Science Brings Us One Step Closer to Telepathy
Alvaro Pascual-Leone, an MD and the Director of the Berenson-Allen Center for Noninvasive Brain Stimulation, explained, “We wanted to find out if one could communicate directly between two people by reading out the brain activity from one person and injecting brain activity into the second person, and do so across great physical distances by leveraging existing communication pathways. One such pathway is, of course, the internet, so our question became, ‘Could we develop an experiment that would bypass the talking or typing part of internet and establish direct brain-to-brain communication between subjects located far away from each other in India and France?’
Considering the experiment’s success, the answer would be a resounding “yes.”
In the past, most of these experiments have been humans talking to a computer. A human hooked up to a electroencephlagram (EEG) would send instructions to a computer and the computer would interpret it. Most of the time, this involves moving a cursor on a screen or moving a robotic arm. Instead of the person-to-computer method, the experiment replaced the computer with another person to see if we could communicate this way.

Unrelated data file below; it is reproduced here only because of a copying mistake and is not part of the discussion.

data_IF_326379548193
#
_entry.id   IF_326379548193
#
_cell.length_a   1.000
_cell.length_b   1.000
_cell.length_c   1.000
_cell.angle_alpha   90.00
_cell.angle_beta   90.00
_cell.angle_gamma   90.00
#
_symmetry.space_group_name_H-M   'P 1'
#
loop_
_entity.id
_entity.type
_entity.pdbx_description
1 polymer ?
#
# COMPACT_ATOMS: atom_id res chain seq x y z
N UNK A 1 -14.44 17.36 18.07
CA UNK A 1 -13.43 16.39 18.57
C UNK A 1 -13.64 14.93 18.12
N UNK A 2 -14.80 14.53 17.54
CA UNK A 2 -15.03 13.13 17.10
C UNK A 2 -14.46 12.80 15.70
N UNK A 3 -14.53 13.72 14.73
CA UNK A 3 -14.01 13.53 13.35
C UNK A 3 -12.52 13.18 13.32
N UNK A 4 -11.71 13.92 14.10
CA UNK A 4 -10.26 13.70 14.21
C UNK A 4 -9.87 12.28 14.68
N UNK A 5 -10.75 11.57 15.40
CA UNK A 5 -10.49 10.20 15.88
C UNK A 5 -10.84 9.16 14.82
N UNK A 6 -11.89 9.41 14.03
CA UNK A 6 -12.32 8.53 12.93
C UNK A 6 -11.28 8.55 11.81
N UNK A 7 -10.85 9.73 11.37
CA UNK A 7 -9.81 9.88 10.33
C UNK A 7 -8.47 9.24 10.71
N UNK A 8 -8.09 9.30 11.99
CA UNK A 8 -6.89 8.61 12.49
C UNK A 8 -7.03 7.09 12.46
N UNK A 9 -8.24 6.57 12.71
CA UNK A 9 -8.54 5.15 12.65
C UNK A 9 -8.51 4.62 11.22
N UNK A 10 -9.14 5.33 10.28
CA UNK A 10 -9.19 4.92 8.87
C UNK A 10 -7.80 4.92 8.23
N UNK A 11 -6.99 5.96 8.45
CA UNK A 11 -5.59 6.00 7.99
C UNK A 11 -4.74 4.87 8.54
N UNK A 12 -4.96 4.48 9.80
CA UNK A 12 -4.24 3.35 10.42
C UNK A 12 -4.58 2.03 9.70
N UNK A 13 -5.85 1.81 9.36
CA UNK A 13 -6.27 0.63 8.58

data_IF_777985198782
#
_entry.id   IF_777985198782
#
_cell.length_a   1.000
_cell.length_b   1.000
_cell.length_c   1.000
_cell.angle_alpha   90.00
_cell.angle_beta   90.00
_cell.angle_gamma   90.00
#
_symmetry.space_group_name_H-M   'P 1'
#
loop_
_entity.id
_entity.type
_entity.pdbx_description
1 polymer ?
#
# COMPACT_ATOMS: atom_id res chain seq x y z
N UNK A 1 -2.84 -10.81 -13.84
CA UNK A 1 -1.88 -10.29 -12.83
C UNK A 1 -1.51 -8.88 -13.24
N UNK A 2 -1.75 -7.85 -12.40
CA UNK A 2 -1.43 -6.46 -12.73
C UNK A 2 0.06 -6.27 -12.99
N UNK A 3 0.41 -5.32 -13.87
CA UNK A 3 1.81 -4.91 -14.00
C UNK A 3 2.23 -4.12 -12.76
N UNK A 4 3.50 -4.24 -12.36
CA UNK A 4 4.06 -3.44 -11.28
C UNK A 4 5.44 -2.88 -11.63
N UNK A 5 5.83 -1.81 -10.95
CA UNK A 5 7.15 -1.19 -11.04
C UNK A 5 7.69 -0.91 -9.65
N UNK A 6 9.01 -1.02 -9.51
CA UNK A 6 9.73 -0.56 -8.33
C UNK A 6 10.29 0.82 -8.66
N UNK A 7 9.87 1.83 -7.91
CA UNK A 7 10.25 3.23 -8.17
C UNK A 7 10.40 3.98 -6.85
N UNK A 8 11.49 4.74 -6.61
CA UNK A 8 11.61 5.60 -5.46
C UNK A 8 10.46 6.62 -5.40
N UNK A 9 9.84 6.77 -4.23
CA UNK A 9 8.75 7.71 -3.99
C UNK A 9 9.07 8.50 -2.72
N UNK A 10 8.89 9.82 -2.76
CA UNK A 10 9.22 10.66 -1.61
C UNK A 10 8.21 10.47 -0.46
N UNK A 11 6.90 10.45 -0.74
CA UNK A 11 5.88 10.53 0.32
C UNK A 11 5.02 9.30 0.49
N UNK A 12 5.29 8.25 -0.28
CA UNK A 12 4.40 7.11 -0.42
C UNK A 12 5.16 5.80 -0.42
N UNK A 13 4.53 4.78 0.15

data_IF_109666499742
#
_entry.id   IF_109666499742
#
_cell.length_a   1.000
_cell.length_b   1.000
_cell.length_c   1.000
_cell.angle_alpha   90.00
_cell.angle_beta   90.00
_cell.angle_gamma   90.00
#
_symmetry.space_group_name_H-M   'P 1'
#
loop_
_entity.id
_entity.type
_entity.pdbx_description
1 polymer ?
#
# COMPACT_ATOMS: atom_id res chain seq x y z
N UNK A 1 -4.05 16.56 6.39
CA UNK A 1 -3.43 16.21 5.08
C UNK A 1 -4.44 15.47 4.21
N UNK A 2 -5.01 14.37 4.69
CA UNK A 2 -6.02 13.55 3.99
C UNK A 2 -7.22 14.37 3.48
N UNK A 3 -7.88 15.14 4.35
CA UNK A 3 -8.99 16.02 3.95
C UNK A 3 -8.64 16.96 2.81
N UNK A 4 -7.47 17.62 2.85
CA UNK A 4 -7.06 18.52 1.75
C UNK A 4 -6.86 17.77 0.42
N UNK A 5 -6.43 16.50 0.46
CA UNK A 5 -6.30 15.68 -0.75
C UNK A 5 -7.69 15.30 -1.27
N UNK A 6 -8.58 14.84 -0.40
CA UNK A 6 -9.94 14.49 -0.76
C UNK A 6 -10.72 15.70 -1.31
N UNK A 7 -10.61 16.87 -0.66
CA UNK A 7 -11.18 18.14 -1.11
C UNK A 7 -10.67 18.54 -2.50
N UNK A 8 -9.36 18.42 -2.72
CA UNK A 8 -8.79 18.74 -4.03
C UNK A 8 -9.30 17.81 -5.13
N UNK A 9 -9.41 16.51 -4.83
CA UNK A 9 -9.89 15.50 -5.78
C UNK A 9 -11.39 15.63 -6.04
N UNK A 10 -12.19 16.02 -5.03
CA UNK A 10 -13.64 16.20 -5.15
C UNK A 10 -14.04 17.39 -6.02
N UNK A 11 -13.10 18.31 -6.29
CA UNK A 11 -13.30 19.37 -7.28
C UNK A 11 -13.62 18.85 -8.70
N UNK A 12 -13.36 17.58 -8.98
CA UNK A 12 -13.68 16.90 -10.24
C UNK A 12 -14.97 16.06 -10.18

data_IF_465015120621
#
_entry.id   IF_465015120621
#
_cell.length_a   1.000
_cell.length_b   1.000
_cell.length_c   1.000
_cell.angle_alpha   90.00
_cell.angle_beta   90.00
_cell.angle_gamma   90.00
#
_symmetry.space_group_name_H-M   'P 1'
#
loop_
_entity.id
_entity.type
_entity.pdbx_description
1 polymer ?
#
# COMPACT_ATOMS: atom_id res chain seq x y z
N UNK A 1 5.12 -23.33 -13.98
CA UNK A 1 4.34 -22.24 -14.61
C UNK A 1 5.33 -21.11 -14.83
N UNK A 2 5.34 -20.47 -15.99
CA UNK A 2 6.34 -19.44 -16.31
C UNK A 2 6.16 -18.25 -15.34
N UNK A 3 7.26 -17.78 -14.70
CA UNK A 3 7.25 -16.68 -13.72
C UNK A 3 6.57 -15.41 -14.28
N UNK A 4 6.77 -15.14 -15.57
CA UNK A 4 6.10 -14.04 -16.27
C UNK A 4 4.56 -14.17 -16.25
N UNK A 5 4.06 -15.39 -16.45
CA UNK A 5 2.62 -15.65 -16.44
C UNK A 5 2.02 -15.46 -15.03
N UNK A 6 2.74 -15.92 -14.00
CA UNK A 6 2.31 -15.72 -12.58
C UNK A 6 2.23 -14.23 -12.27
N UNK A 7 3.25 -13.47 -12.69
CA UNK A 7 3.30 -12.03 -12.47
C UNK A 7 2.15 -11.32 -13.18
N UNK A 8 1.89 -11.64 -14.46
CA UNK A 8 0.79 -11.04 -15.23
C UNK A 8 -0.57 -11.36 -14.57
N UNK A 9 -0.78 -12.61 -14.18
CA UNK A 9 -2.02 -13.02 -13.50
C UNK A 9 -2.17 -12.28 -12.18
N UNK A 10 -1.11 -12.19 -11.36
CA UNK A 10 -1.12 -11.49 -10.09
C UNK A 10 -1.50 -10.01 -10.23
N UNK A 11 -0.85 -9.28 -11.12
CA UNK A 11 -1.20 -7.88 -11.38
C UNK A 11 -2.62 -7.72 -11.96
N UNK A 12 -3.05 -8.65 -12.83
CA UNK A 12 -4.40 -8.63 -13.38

The experiment consisted of four participants. One participant was responsible for actually sending the signal (in this case, the words “hola” and “ciao”). The other three participants were on the receiving end and were tasked with actually understanding the initial message.
In the end, there was an error rate of 15 percent, which is huge step in the right direction. One day, you might be able to communicate with people as easily as you make a thought. As Pascual-Leone concluded, “This in itself is a remarkable step in human communication, but being able to do so across a distance of thousands of miles is a critically important proof-of-principle for the development of brain-to-brain communications. We believe these experiments represent an important first step in exploring the feasibility of complementing or bypassing traditional language-based or motor-based communication.”
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